Axle Housings & Assemblies, RX-7, 1st Gen - All are interchangable among all years as complete assemblies. The bearing size change in '84 limits bare housing interchangability to pre-'84 and post-'83. Further, backing plates attach with four bolts on drum brake cars and 3 bolts on disk brake cars, further limiting bare housing interchangability. All '84-5 disk brake axle housings carry the same FA58-26-020 part number. For swapping a later assembly into a pre-'81 model, or vice versa, see Hydraulic Threads.

See also Differential.

Transmission - Bolt-Pattern

All Mazda rotaries from US model year 1974 on are equipped with the same bolt pattern. All such transmissions can be bolted to all such engines. The large-clutch flywheels used on turbo models will prevent NA transmissions from being installed, but with no flywheel installed, an NA transmission will bolt up.

Transmission - Length

All North American spec Mazda rotary manual transmissions from 1974 through 1991 are the same length (~32") from the tip of the input shaft to the tip of the output shaft, with the possible exception of the 1974 RX-2, which may be around 40 mm shorter. Bellhousing and input shaft were shortened for 1993-up models.

Transmission - Suitability

Group 1

1974 through RX-7 SA/Series 1

Simple functional equivalent bolt-in:

  • RX-3 1976-8 5-speed
  • RX-4 1976-8 5-speed
  • REPU 1976-8 5-speed
  • Cosmo 1976-8 5-speed
  • RX-7 1979-80 5-speed, 4-speed
  1. These 4-speeds have the same length, bolt pattern, and shifter location as the later 5-speeds, but the mount pad is slightly forward.
    • RX-2 1974 (maybe, see below)
    • RX-3 1974-5
    • RX-4 1974-5
    • REPU 1974-5
  2. Group 2 boxes can be substituted into cars in this group if console modifications are made.
  3. 1974 RX-2 transmissions may be identical to 1974-5 RX-3 & RX-4s. If not, the difference would be a shorter overall length. Pre-1974 RX-2 transmissions were shorter than the earlier RX-3 transmissions, which were the same length as this group.
  4. Late production 1980 boxes can have the tailhousing and entire shift mechanism from Group 2 or 3 boxes installed for use in Group 2 or 3 cars. The 1980 boxes that have this compatibility are distinguished by their use roll pins instead of cap screws to mount shift forks and fingers to their rails.
Group 2

RX-7 FB/Series 2 & 3

Simple functional equivalent bolt-in

  • 1981-3 5-speed
  • 1984-5 12A 5-speed
  • 1984-5 13B 5-speed
  1. 1981-3 ratios and other details are all identical
  2. Several 1984-5 internal basics, including ratios, are different from earlier boxes. SE boxes used two different 5th gear ratios, both of which were taller than 12A boxes. There were also a few running changes in internal design details.
  3. SE boxes are easily distinguishable externally by two large air vents cast into both sides of the bell housing.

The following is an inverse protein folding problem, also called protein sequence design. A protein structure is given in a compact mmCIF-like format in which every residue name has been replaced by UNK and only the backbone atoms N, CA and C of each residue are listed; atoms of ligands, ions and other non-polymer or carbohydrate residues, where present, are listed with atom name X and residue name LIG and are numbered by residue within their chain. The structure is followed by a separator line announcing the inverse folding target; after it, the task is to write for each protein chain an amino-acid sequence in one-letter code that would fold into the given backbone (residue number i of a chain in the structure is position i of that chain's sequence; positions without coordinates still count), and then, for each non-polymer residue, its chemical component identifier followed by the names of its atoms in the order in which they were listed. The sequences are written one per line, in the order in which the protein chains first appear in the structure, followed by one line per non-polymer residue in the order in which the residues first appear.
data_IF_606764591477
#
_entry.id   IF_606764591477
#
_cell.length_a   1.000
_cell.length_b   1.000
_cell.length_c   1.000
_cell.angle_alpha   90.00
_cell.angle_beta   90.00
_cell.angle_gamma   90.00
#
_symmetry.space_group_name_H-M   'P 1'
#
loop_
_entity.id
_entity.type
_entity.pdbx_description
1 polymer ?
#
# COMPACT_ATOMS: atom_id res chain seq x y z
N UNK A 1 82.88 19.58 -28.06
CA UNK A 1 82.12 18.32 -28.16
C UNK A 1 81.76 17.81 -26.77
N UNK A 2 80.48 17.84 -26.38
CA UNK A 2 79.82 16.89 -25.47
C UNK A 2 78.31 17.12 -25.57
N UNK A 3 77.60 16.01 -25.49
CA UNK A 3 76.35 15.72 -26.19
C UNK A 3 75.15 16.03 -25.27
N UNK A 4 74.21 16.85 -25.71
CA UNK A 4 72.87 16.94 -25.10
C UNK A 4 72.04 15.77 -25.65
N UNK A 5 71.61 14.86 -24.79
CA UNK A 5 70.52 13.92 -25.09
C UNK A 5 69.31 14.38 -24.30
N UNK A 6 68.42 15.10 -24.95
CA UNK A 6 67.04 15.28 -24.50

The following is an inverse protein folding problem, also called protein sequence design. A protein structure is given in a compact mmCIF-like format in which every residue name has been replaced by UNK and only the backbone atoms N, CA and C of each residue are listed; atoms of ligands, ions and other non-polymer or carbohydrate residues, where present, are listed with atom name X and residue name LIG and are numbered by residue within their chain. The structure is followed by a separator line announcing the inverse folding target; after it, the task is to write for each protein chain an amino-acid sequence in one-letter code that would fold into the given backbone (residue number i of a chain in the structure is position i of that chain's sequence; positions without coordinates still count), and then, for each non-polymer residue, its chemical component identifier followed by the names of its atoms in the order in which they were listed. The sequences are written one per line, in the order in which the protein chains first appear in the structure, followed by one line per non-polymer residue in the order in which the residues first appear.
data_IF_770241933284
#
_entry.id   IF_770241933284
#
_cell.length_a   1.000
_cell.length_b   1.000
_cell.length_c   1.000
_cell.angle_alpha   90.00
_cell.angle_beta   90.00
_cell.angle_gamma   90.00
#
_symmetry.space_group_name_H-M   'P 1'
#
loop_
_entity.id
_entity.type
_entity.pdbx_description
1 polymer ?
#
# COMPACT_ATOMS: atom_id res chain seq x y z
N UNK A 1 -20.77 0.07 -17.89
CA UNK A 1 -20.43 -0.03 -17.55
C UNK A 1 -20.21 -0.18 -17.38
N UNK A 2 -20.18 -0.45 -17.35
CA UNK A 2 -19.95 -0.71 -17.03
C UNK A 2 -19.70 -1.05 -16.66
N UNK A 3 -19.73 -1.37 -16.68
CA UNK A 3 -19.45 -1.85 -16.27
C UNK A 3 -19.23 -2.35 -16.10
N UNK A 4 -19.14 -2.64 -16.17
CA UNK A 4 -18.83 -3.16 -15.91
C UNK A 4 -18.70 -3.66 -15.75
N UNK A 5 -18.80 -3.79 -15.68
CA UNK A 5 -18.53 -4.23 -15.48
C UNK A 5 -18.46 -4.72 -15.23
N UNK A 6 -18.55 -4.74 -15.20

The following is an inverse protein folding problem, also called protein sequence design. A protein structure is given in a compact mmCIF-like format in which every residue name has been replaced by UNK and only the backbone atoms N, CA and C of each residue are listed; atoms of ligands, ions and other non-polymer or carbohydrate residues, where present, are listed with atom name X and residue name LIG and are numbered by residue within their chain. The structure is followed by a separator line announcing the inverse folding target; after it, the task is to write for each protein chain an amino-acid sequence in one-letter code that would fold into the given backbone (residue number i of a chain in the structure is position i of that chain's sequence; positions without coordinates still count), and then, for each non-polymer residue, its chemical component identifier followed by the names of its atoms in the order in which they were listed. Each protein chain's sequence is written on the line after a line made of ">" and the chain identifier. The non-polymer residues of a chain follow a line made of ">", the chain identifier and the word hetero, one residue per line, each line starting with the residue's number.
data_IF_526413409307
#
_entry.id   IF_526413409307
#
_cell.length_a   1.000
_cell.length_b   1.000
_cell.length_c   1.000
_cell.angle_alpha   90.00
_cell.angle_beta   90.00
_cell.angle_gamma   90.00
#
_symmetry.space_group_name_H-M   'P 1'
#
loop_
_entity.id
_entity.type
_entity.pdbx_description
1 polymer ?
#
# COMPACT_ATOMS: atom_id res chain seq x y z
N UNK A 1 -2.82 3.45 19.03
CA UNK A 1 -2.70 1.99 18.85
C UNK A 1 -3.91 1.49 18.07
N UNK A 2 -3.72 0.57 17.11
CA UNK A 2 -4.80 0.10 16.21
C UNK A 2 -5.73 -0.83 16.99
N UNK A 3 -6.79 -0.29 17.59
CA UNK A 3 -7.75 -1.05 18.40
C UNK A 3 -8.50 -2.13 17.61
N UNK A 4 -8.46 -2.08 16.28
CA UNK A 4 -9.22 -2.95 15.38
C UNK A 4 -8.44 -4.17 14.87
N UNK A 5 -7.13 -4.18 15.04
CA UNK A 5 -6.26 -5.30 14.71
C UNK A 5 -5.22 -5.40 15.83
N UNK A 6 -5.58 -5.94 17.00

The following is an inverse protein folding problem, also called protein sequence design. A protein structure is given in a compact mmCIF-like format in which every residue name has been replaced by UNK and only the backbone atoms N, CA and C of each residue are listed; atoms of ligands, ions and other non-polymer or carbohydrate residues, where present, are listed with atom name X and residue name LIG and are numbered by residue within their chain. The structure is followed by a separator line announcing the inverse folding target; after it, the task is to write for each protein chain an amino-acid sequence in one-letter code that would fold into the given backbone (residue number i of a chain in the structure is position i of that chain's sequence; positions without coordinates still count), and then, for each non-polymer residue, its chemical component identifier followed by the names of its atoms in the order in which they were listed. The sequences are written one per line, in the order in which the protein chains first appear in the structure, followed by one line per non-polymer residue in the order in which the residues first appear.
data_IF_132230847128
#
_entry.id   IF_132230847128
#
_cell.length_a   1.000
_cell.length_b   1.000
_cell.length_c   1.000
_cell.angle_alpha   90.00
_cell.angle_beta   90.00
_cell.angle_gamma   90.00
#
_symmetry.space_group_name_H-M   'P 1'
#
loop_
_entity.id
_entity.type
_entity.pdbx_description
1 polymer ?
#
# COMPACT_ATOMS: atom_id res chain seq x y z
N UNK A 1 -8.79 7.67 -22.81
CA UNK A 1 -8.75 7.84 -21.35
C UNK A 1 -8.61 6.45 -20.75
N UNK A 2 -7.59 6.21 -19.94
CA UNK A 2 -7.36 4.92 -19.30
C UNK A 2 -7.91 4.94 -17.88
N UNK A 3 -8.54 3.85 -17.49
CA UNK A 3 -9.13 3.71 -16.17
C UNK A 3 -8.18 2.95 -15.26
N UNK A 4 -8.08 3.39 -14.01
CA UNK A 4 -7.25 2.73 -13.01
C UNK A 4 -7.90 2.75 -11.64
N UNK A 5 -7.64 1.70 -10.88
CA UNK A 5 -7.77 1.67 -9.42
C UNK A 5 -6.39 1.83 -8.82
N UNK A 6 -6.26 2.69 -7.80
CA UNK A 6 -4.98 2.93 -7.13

4. These boxes can have the shift mechanism from Group 3 boxes installed for use in Group 3 cars. The expedient way to do this is a complete tailhousing swap.
  5. These boxes can have the tailhousing and complete shift mechanism from late 1980 boxes installed for use in Group 1 cars.
Group 3

RX-7 FC/Series 4 & 5 NA

Simple functional equivalent bolt-in

  • 1986-91 5-speed
  1. Basic design of these boxes is identical to the last Group 2 boxes.
  2. 1-4 ratios are identical for all years, but different from the latest Group 2 boxes.
  3. 5ths differed by model and year.
  4. These boxes can have the shift mechanism from Group 2 boxes installed for use in Group 2 cars. The expedient way to do this is a complete tailhousing swap.
Group 4

RX-7 FC/Series 4 & 5 Turbo

Simple functional equivalent bolt-in

  • 1987-91 5-speed
  1. These boxes are derived from the much stronger pre-RX-7 rotary boxes. Synchronizer design was significantly improved, and the output shaft size was increased, requiring a larger driveshaft yoke.
  2. Turbo models use larger clutches and flywheels and a different starter than NA models.
  3. Bellhousings from the pre-1979 boxes can be substituted for use with NA starters, flywheels and clutches, partially easing their use in 1st gen cars. Sales volume from 1974-78 was sufficient that finding a used such transmission to cannibalize should not require heroic talent. The other obstacle to their use in 1st gen cars is the shifter location much farther rearward. Solving this latter problem requires some clever shifter reengineering (possibly using a portion of the original transmission's shift mechanism) or a hatchet job on the console.
  4. Ford used a variant of this transmission in some of its products in the 1980s.
Footnote FAQ

The 1971-1985 Racing Beat Technical Manual & Catalog regarding 1984-1985 5th gear ratios on page 77 says:

1984 12A, .758; 1984 13B & 1985 12A, .807; and 1985 13B, .711

Those ratios match mispublished official Mazda information. However, the following is what really happened:

  1. All 1984-1985 12A cars were equipped with .807.
  2. The initial run of SE transmissions was .758.
  3. Mazda made a mid-year change during 1984 to .711 that carried through the 1985 models.

Automatic to Stick Conversion